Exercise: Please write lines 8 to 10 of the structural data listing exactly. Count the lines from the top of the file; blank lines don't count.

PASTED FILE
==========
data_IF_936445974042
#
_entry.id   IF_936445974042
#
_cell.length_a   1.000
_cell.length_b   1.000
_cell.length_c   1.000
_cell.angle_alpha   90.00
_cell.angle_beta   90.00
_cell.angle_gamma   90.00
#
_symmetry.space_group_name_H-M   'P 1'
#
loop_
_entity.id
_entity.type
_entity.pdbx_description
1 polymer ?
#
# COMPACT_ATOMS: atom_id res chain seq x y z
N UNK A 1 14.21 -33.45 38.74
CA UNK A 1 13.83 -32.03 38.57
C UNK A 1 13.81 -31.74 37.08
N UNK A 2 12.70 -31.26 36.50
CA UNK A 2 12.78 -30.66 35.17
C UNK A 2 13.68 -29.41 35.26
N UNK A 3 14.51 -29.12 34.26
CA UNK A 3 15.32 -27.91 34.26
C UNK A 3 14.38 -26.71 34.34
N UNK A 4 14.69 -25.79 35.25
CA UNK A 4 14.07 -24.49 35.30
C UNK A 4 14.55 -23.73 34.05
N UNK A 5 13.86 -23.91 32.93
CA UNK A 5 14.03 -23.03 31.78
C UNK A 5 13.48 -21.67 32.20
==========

_cell.angle_alpha   90.00
_cell.angle_beta   90.00
_cell.angle_gamma   90.00